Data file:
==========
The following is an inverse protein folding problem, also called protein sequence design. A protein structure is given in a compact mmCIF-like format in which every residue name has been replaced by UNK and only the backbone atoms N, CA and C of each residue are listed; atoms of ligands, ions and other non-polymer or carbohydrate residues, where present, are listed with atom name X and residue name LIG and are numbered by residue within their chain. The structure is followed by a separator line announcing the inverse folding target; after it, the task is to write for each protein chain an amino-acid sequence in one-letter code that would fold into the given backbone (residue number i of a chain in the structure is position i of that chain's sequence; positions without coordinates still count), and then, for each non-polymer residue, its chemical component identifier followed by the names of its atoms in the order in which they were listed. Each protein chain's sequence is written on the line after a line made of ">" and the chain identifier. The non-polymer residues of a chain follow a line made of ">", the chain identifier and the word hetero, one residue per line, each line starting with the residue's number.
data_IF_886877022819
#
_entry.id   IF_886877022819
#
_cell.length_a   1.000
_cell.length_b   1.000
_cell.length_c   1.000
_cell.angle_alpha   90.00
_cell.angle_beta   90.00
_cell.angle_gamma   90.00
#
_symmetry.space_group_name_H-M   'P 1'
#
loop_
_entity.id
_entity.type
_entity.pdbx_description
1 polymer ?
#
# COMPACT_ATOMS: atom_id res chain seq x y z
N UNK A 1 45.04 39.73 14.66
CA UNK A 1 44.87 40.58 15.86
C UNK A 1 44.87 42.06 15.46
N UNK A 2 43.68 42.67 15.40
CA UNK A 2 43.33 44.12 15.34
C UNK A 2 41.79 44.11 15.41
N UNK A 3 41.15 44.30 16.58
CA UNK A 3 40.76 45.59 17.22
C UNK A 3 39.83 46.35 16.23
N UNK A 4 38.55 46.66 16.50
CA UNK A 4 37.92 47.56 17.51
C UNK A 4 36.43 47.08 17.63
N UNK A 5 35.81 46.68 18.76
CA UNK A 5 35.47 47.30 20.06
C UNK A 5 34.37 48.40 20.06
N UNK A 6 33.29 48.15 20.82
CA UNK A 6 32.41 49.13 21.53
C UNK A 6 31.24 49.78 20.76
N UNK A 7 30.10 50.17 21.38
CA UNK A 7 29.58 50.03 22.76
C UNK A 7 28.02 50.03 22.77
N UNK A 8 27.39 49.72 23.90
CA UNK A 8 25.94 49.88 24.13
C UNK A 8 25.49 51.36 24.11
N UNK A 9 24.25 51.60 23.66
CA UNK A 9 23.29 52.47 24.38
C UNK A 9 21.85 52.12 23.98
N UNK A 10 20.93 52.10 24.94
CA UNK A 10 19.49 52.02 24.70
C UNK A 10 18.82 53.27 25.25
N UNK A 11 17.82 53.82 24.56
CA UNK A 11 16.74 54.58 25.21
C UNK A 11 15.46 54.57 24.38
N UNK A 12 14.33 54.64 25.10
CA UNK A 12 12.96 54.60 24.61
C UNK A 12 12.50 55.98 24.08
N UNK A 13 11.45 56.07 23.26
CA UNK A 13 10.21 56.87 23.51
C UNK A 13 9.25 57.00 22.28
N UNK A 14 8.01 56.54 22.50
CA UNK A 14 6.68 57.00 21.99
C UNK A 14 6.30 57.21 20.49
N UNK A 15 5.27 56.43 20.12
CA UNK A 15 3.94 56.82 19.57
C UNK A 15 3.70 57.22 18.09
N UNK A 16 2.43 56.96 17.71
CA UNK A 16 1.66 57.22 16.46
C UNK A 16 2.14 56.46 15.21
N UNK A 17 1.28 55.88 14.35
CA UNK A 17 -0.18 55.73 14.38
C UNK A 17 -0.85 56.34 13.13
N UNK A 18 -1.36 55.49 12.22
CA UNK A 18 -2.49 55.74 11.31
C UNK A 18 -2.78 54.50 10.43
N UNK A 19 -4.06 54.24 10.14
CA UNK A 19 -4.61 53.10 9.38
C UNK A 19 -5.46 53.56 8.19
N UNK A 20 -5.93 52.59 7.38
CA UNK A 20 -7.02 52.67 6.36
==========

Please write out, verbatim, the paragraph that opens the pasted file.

The following is an inverse protein folding problem, also called protein sequence design. A protein structure is given in a compact mmCIF-like format in which every residue name has been replaced by UNK and only the backbone atoms N, CA and C of each residue are listed; atoms of ligands, ions and other non-polymer or carbohydrate residues, where present, are listed with atom name X and residue name LIG and are numbered by residue within their chain. The structure is followed by a separator line announcing the inverse folding target; after it, the task is to write for each protein chain an amino-acid sequence in one-letter code that would fold into the given backbone (residue number i of a chain in the structure is position i of that chain's sequence; positions without coordinates still count), and then, for each non-polymer residue, its chemical component identifier followed by the names of its atoms in the order in which they were listed. Each protein chain's sequence is written on the line after a line made of ">" and the chain identifier. The non-polymer residues of a chain follow a line made of ">", the chain identifier and the word hetero, one residue per line, each line starting with the residue's number.